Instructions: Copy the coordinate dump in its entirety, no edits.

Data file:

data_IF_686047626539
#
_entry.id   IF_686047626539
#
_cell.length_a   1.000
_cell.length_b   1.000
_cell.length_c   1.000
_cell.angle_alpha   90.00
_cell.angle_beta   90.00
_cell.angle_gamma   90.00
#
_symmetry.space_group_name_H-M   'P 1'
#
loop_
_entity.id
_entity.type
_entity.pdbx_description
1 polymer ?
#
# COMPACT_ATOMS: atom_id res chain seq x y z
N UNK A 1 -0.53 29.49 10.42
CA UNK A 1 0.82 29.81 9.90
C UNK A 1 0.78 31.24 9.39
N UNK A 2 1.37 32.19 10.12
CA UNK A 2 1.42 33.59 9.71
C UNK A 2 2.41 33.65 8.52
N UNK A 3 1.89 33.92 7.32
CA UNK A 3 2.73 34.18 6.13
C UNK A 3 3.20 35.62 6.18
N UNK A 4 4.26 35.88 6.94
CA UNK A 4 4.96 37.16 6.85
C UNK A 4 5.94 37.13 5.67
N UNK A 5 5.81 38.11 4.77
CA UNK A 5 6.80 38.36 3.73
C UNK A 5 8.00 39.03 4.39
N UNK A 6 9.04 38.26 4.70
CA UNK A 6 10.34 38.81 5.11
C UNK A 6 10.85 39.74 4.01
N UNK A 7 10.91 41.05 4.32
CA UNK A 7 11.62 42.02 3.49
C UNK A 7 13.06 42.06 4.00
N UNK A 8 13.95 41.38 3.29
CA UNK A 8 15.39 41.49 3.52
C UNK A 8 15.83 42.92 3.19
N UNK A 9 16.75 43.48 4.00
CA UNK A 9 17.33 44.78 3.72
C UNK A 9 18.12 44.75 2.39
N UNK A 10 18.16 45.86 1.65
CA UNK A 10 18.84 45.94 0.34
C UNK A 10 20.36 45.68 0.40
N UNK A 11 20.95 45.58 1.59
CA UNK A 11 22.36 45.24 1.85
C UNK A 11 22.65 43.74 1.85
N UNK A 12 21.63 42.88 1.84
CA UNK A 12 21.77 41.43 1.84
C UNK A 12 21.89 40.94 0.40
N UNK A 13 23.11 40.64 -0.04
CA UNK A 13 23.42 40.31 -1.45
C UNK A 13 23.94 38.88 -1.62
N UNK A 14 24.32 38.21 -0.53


data_IF_686047626539
#
_entry.id   IF_686047626539
#
_cell.length_a   1.000
_cell.length_b   1.000
_cell.length_c   1.000
_cell.angle_alpha   90.00
_cell.angle_beta   90.00
_cell.angle_gamma   90.00
#
_symmetry.space_group_name_H-M   'P 1'
#
loop_
_entity.id
_entity.type
_entity.pdbx_description
1 polymer ?
#
# COMPACT_ATOMS: atom_id res chain seq x y z
N UNK A 1 -0.53 29.49 10.42
CA UNK A 1 0.82 29.81 9.90
C UNK A 1 0.78 31.24 9.39
N UNK A 2 1.37 32.19 10.12
CA UNK A 2 1.42 33.59 9.71
C UNK A 2 2.41 33.65 8.52
N UNK A 3 1.89 33.92 7.32
CA UNK A 3 2.73 34.18 6.13
C UNK A 3 3.20 35.62 6.18
N UNK A 4 4.26 35.88 6.94
CA UNK A 4 4.96 37.16 6.85
C UNK A 4 5.94 37.13 5.67
N UNK A 5 5.81 38.11 4.77
CA UNK A 5 6.80 38.36 3.73
C UNK A 5 8.00 39.03 4.39
N UNK A 6 9.04 38.26 4.70
CA UNK A 6 10.34 38.81 5.11
C UNK A 6 10.85 39.74 4.01
N UNK A 7 10.91 41.05 4.32
CA UNK A 7 11.62 42.02 3.49
C UNK A 7 13.06 42.06 4.00
N UNK A 8 13.95 41.38 3.29
CA UNK A 8 15.39 41.49 3.52
C UNK A 8 15.83 42.92 3.19
N UNK A 9 16.75 43.48 4.00
CA UNK A 9 17.33 44.78 3.72
C UNK A 9 18.12 44.75 2.39
N UNK A 10 18.16 45.86 1.65
CA UNK A 10 18.84 45.94 0.34
C UNK A 10 20.36 45.68 0.40
N UNK A 11 20.95 45.58 1.59
CA UNK A 11 22.36 45.24 1.85
C UNK A 11 22.65 43.74 1.85
N UNK A 12 21.63 42.88 1.84
CA UNK A 12 21.77 41.43 1.84
C UNK A 12 21.89 40.94 0.40
N UNK A 13 23.11 40.64 -0.04
CA UNK A 13 23.42 40.31 -1.45
C UNK A 13 23.94 38.88 -1.62
N UNK A 14 24.32 38.21 -0.53